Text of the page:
I'm not sure "killer" was ever anything my mother planned on having on her resume, and thankfully her resume will stay without it appearing on there, but it got pretty dicey last night, and her victim was someone quite close to her and in her bloodline -- me.

Grey's Anatomy and Station 19

The situation started out innocent enough. Mom and I have this tradition dating all the way back to when I was on break from college for whatever reason, that on Thursday nights we'd watch the latest episode of Grey's Anatomy. I ended up getting drawn into it while watching it for an internship (true story, not an exaggeration), and since my Mom works in the medical field, it was a natural fit that she'd be into it.

The tradition grew a bit when Station 19 started doing lots of crossover events with Grey's, so we'd tend to start catching both shows just to stay with the natural progression of storylines on both shows. What's the point of telling you all this? I snagged some popcorn for last night's "double feature" because, well, why not?

The bag was placed between us and we took turns dipping in for a handful. And that's when it happened. An accidental, not-at-all-cold-blooded, "oopsie" of a murder.

Heimlich Maneuver

Generally, when someone is choking, you check for signs to evaluate the situation and whether or not you need to perform the Heimlich, right? Just to be clear, the Heimlich maneuver, according to Merriam-Webster, is defined as "the manual application of sudden upward pressure on the upper abdomen of a choking victim to force a foreign object from the trachea." Apparently, my mother has a totally different dictionary with a totally different definition.

After shoveling quite possibly my 867th handful of popcorn to my face, as happens sometimes, one kernel decided to channel its inner rebel and breakaway from the pack, getting sucked halfway down my windpipe or, in essence, "going down the wrong pipe." Was I choking? No. Was I coughing like a 147-year-old person who had been chain-smoking for 145 of those years? Yup. Did my mother know the difference? Not at all.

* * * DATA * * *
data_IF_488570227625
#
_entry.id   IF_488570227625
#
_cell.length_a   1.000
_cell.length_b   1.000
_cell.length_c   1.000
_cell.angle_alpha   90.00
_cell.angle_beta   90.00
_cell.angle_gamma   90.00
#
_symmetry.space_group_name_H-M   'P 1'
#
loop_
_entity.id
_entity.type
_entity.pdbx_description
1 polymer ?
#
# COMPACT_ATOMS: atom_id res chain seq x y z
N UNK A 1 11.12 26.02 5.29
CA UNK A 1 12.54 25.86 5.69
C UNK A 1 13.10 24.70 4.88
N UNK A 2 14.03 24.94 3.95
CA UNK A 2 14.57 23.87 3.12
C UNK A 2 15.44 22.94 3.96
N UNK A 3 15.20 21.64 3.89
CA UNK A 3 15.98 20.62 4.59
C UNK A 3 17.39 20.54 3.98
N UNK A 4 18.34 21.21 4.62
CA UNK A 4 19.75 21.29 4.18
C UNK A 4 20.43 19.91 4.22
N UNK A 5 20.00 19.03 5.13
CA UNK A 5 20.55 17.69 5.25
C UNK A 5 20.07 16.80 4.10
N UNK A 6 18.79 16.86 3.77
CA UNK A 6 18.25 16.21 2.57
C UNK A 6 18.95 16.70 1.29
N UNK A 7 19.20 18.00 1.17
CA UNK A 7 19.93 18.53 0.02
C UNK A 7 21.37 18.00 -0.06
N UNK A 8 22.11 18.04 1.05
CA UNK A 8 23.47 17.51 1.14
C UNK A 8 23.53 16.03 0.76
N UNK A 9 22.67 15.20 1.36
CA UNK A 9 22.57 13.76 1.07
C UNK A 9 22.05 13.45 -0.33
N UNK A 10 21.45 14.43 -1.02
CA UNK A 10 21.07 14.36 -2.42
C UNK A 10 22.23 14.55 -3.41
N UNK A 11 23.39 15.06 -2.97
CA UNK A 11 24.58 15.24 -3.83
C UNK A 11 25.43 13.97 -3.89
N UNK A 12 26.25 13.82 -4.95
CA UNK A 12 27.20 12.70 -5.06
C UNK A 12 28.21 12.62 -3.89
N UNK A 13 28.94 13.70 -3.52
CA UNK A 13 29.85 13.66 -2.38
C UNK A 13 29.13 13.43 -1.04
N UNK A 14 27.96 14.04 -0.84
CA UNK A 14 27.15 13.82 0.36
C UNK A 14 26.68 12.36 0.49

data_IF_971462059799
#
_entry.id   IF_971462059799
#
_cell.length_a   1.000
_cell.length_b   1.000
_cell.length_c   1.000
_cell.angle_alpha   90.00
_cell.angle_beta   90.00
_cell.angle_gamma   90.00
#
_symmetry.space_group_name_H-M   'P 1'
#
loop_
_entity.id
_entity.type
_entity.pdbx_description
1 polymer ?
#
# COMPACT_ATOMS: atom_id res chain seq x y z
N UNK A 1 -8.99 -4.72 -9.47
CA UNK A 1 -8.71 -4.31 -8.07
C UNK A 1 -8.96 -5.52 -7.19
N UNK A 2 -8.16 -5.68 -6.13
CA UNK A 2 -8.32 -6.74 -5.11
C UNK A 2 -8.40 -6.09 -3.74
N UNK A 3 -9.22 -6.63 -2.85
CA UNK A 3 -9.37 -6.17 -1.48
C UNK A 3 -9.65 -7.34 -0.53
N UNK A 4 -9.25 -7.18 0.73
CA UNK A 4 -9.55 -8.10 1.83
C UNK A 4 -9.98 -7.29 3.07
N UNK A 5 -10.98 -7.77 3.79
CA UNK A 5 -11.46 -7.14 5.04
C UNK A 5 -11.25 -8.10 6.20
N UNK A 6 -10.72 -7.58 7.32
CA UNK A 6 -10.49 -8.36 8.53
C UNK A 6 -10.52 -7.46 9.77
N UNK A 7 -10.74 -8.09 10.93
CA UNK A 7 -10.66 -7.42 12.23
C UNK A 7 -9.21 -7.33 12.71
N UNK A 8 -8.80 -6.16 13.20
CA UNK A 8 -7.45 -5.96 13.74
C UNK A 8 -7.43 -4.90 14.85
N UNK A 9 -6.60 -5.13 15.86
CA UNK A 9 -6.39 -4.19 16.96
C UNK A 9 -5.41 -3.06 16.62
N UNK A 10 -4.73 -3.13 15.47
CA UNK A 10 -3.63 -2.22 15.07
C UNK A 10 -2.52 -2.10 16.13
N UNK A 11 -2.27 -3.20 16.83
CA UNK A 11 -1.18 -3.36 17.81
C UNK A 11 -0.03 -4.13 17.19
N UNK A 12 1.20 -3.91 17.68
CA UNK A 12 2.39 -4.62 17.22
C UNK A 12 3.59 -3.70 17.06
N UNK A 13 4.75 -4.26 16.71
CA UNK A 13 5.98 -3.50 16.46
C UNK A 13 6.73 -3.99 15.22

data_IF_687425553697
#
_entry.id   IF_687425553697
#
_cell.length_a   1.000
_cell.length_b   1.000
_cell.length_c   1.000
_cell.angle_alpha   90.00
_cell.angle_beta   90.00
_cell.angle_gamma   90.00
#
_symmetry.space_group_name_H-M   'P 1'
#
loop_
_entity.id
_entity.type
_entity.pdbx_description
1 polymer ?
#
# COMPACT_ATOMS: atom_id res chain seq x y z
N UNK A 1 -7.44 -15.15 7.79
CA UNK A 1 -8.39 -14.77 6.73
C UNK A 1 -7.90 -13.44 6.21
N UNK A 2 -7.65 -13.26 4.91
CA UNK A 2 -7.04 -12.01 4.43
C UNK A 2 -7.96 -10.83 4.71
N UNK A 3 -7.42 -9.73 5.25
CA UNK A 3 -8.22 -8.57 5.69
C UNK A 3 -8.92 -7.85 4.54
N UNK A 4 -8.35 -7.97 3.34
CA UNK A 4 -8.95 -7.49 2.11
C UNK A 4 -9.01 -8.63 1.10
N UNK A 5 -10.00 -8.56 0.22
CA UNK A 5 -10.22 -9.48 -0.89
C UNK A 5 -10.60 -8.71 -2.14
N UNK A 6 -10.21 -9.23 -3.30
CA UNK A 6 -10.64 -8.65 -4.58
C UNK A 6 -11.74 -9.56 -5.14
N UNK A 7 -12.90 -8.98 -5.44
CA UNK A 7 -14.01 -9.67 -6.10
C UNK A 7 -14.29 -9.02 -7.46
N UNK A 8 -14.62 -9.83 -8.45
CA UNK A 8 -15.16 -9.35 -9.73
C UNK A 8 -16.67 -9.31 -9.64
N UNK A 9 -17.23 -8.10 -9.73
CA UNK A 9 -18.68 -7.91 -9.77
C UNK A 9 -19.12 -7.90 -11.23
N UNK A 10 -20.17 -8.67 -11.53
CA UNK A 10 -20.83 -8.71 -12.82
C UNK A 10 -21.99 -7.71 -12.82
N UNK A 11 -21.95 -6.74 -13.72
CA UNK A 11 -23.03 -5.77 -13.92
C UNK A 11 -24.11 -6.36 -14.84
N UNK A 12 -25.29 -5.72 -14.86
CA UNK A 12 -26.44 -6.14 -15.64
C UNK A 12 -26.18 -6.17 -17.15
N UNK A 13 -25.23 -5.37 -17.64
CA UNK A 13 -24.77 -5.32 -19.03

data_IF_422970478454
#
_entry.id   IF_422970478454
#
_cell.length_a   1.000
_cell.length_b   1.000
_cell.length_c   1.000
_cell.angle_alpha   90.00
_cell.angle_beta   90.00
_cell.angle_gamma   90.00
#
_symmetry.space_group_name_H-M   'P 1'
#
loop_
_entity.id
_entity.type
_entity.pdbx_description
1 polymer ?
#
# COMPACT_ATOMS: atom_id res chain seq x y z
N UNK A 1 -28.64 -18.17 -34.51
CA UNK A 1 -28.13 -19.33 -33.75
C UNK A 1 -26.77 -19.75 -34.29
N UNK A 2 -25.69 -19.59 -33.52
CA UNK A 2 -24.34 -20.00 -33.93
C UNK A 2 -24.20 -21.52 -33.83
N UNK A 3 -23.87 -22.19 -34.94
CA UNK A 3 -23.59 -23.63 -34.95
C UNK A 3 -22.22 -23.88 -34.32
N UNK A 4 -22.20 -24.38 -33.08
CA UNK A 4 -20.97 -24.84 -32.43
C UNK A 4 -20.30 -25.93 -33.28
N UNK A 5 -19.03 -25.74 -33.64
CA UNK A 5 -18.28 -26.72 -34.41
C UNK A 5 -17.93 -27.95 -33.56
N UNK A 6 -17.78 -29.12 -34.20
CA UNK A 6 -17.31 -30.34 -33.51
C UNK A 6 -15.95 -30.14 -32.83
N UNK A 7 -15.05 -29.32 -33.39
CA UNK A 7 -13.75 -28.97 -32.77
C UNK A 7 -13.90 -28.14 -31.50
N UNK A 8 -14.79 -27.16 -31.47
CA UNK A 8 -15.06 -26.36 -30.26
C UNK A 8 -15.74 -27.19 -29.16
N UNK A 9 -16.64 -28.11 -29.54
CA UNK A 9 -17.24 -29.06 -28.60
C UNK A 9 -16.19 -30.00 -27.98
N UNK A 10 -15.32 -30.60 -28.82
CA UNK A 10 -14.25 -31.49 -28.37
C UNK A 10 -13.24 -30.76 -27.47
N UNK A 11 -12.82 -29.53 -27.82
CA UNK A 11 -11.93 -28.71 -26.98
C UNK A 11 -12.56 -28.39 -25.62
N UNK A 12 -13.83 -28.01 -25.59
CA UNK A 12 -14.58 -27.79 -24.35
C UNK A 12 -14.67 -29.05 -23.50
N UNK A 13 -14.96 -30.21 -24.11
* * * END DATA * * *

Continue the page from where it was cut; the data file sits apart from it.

Worried for my safety and that I was choking, my Mom sprung into action with her version of the Heimlich -- the version she must've learned from this unknown dictionary of hers, which simply instructed her to do one thing -- at the top of her lungs, yell one word.


Unable to respond, I just kept coughing up a storm, but in my head, my response was, "Excuse me?" But thankfully, determined to save her baby boy from the grips of the Grim Reaper, she gave another, more assertive attempt at her Heimlich.


(For the record, I'm almost in tears from laughter while typing this right now, recounting this whole entire experience.)

When I finally regained control of my lungs, esophagus, trachea -- whatever the heck was invaded by that alien popcorn kernel, the first immediate thing I could do was thank my heroic parent for saving my life -- by telling her that it comforted me that the next type I should actually be choking, she would be commanding the Lord, the Grim Reaper, whoever would come for me, to be gentle in taking my soul across the rainbow bridge, and to be "EASYYYY!!!" with it.

Thankfully, on October 7, 2021, death was averted and my Mom remained clear of being added to America's Most Wanted list. I'm also thankful for the 4 abs that were created from the nonstop, breathtaking laughter that followed for a solid 10 minutes.

Cherish your parents, guardians, or anyone that's acted like a parent to you while you can, friends, and the time that you're able to spend with them. And, for the love of God, never start choking around my mother.

Thankfully, my Mom's wasn't a True Crime location last night, but here are 25 places that were

Below, find out where 25 of the most infamous crimes in history took place — and what the locations are used for today. (If they've been left standing.)

16 Unsolved Homicides in Maine from the Past 20 Years

Anyone with information about any of these crimes is encouraged to contact the Maine State Police.

Here's the Full List of Missing Persons Cases in Maine

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